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The Daily Wildcat

The Daily Wildcat


    UA reacts to inauguration

    Tiffany Turner helps to sell Obama T-shirts at the Inauguration Day Celebration at Club Congress Tuesday evening.
    Tiffany Turner helps to sell Obama T-shirts at the Inauguration Day Celebration at Club Congress Tuesday evening.

    A political buzz surrounded the UA campus Tuesday as Barack Obama was sworn in as the 44th president of the United States, giving students plenty to talk about.

    The inauguration was broadcast at locations across campus, such as Centennial Hall, the UofA Bookstore and Gallagher Theater, providing students with the chance to sit and watch the historic event or at least catch glimpses between classes.

    Along with the millions on the National Mall in front of the Washington Memorial, students and Tucsonans inside Centennial Hall clapped and cheered throughout the new president’s speech.

    The loudest cheers erupted when President Obama called for a restoration of the nations colleges and universities.

    Turquoise Washington, a pre-communications freshman, got to Centennial Hall just before 10 a.m. to watch Obama be sworn in and address the nation.

    “”It made me proud to be an American,”” Washington said.

    Nicole Valencia, a theater production sophomore, watched Obama’s speech on from her computer in her dorm room.

    “”It was very intense, but they could have looked at more diverse faces,”” Valencia said. “”They tended to focus on a certain type of people; they focused on his race a lot, but lots of other people supported him too.””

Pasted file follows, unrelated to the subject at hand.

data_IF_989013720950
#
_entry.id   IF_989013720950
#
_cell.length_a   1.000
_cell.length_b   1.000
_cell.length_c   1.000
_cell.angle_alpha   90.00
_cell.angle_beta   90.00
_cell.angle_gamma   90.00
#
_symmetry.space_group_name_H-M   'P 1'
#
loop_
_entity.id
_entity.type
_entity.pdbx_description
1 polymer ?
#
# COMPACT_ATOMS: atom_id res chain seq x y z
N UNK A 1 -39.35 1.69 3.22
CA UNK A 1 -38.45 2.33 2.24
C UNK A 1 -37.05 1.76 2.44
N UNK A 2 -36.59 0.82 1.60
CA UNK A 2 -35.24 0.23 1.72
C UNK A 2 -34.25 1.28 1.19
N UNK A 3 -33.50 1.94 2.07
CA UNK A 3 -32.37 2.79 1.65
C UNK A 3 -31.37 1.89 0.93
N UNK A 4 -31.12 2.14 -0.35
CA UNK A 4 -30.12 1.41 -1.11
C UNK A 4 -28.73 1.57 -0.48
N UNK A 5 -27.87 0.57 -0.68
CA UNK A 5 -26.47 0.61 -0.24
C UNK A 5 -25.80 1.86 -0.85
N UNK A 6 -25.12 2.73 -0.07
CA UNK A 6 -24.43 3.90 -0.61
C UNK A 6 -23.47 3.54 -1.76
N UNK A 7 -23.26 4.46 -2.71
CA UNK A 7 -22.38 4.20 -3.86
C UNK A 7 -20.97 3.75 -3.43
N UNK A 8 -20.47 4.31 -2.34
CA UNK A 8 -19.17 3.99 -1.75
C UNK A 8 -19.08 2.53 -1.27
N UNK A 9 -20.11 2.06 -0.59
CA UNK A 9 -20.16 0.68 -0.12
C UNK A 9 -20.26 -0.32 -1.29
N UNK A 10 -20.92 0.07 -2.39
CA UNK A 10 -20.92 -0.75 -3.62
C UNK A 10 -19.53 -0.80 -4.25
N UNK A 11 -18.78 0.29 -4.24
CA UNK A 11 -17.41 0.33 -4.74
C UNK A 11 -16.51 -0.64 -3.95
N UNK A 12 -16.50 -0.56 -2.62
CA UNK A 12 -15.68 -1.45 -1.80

Like many other UA students, history senior Charles Scheurich, said he wanted to watch the inauguration, but could not because he was in class.

    “”I don’t really recall Bush’s inauguration, but I assume this one got a lot more attention. Obviously, it’s a historic moment and people should be rightly excited,”” he said.

    Scheurich said he hopes Obama can “”restore some credibility of the U.S. in the world.””

    Will Driscoll, an ecology and evolutionary biology graduate student who volunteered for Obama’s campaign in Tucson, said he is excited for the change but has reasonable expectations.

    “”There is a chance we are in a lot of trouble,”” Driscoll said. “”He might not be able to fix everything.””

    Driscoll said he watched the ceremonies and Obama’s speech from his house.

    “”I was really, really proud,”” he said.

    But not everybody was excited, or even noticed there was an inauguration going on.

    “”I didn’t even think to watch it,”” Jeff Kiser, a junior majoring in biochemistry and molecular biophysics, said. “”I think it’s good that we do have venues here for students to come together and watch it, I just didn’t take part, I slept in.””

    The inauguration even sparked the interest of visiting international students.

    “”I love how excited the audience was, and everybody clapping and cheering,”” Sabine Van Thiel, psychology exchange student from the Netherlands, said about the crowd in Washington, D.C. “”I think that’s typical American. I thought it was a bit strange how (Americans) turned their backs on Bush, because they chose him twice. “”

    Van Thiel said she liked how Obama’s speech tied together new ideas with traditional values.

    “”I think he will mostly be an (inspiration) to many people, act more green … and be more open to other cultures and religions,”” Van Thiel said.

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